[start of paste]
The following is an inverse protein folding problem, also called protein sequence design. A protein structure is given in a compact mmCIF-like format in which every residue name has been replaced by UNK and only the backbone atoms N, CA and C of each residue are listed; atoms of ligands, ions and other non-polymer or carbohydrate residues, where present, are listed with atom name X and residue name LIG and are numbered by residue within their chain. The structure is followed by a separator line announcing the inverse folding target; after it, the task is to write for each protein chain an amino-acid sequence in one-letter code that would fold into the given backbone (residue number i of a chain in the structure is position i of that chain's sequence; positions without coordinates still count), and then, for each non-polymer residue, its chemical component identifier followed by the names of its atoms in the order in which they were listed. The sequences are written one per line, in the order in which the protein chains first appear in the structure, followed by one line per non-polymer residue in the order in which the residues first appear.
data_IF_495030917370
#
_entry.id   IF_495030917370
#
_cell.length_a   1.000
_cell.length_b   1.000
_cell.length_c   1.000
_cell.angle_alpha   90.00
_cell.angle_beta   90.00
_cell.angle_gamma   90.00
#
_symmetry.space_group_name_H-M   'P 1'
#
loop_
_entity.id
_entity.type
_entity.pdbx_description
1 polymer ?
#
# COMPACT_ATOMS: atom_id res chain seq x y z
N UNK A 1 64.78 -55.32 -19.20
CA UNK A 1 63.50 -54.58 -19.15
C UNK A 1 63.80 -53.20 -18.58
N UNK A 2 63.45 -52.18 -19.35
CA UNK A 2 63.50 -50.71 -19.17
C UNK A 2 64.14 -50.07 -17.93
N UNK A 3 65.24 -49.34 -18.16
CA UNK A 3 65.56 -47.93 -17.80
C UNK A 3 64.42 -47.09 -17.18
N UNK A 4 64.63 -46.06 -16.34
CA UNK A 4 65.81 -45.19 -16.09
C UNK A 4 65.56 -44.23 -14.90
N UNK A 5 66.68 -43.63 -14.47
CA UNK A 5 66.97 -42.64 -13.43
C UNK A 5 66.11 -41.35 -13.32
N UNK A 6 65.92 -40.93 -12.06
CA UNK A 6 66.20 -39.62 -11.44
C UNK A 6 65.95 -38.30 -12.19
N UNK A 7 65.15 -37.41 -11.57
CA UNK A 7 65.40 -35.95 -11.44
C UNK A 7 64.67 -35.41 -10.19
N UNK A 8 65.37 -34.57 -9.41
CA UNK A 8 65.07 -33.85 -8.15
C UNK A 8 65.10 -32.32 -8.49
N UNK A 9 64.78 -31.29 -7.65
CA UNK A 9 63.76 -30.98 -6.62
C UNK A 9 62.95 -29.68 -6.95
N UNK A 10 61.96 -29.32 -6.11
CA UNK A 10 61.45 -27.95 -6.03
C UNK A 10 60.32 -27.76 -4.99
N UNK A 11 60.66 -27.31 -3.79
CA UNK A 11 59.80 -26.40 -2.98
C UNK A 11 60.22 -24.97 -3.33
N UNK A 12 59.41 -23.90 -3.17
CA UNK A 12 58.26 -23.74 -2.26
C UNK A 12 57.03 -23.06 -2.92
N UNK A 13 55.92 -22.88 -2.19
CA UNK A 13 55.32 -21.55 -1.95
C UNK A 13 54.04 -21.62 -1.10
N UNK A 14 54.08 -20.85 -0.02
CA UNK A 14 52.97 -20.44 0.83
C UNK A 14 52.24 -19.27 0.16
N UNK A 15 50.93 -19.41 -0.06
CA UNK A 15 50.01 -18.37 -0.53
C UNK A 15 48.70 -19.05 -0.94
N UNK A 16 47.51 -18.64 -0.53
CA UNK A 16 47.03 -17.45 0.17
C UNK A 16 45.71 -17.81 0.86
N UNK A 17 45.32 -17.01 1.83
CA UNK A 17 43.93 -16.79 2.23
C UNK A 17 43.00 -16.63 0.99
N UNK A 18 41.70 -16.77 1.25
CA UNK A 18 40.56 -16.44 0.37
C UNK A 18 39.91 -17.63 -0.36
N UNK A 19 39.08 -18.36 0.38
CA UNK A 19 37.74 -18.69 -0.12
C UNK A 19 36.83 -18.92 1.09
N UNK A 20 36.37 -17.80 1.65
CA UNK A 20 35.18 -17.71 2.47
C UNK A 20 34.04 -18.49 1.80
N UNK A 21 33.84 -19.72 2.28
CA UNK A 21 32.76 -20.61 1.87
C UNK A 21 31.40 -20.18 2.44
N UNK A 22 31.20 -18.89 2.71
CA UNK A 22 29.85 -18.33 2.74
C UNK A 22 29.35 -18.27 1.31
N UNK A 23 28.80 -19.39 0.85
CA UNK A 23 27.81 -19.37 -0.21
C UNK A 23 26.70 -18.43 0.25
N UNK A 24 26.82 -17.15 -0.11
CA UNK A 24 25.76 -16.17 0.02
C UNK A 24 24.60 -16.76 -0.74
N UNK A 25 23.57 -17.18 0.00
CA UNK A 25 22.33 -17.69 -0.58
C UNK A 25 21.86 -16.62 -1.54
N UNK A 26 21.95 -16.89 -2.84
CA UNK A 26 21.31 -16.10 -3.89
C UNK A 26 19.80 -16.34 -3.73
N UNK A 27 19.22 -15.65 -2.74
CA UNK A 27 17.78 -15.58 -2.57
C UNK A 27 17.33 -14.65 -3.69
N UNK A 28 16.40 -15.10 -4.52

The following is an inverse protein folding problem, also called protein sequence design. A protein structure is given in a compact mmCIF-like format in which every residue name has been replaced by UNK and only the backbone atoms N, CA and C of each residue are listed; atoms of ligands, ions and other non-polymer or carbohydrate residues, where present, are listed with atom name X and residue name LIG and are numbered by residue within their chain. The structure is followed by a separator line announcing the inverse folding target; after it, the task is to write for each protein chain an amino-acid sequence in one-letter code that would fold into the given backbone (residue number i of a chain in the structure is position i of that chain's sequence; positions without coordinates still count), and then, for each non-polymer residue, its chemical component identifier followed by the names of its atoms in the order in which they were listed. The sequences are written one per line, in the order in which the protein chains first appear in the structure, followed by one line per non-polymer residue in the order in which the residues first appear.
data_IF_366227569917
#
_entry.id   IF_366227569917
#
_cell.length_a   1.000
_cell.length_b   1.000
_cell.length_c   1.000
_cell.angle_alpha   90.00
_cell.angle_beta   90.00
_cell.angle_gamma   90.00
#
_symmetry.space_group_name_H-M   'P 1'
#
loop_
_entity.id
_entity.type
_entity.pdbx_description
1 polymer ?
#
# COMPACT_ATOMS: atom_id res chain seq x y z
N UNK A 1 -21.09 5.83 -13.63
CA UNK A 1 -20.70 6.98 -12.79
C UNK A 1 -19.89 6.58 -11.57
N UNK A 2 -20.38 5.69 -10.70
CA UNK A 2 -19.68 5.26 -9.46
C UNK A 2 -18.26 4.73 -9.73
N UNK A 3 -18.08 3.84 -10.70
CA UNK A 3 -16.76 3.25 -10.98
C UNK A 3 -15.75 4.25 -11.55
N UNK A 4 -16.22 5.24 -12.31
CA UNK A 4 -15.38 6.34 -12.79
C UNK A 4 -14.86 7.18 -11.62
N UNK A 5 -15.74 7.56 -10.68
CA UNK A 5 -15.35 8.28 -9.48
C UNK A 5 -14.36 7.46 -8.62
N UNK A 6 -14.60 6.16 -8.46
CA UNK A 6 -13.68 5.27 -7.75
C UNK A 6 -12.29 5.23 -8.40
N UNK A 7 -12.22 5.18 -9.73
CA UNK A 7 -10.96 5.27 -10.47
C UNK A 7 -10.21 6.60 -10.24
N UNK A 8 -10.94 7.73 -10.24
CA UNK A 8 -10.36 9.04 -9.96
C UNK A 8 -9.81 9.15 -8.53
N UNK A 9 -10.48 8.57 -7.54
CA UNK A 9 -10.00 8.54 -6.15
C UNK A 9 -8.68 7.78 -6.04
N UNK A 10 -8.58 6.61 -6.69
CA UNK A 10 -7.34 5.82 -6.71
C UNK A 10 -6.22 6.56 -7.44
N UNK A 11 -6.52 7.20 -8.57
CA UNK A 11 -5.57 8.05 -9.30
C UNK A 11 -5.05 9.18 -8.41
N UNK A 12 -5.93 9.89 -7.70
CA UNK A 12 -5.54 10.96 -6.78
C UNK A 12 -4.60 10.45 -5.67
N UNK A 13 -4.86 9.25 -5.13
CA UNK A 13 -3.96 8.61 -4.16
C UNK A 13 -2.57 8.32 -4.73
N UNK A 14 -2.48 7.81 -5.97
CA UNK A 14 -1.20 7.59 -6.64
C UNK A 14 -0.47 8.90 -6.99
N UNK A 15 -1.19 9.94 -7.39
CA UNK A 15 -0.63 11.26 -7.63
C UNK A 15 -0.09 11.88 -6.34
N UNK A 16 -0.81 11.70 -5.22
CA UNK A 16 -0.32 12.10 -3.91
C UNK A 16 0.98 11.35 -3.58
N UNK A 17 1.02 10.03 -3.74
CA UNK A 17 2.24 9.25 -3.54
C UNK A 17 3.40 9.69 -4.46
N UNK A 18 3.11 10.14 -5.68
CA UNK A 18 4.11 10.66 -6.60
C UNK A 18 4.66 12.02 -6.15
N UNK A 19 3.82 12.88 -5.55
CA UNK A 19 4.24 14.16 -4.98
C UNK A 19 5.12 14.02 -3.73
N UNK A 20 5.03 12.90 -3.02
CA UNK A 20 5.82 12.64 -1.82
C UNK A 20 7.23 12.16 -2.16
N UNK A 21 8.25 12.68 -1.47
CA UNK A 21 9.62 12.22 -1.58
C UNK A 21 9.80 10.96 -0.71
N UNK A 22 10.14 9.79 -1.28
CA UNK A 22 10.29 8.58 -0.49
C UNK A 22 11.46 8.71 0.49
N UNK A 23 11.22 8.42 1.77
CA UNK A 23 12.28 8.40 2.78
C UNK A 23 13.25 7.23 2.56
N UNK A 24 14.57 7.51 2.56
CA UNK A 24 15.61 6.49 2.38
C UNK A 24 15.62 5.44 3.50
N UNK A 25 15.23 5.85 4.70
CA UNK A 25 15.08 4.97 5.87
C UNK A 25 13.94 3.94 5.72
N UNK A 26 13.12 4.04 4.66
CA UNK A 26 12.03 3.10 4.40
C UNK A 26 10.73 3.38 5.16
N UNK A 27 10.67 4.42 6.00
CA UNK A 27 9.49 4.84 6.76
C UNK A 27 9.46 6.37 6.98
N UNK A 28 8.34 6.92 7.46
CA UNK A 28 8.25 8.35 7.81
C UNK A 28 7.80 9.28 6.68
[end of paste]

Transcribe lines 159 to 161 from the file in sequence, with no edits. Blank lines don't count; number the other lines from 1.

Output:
CA UNK A 12 -5.54 10.96 -6.78
C UNK A 12 -4.60 10.45 -5.67
N UNK A 13 -4.86 9.25 -5.13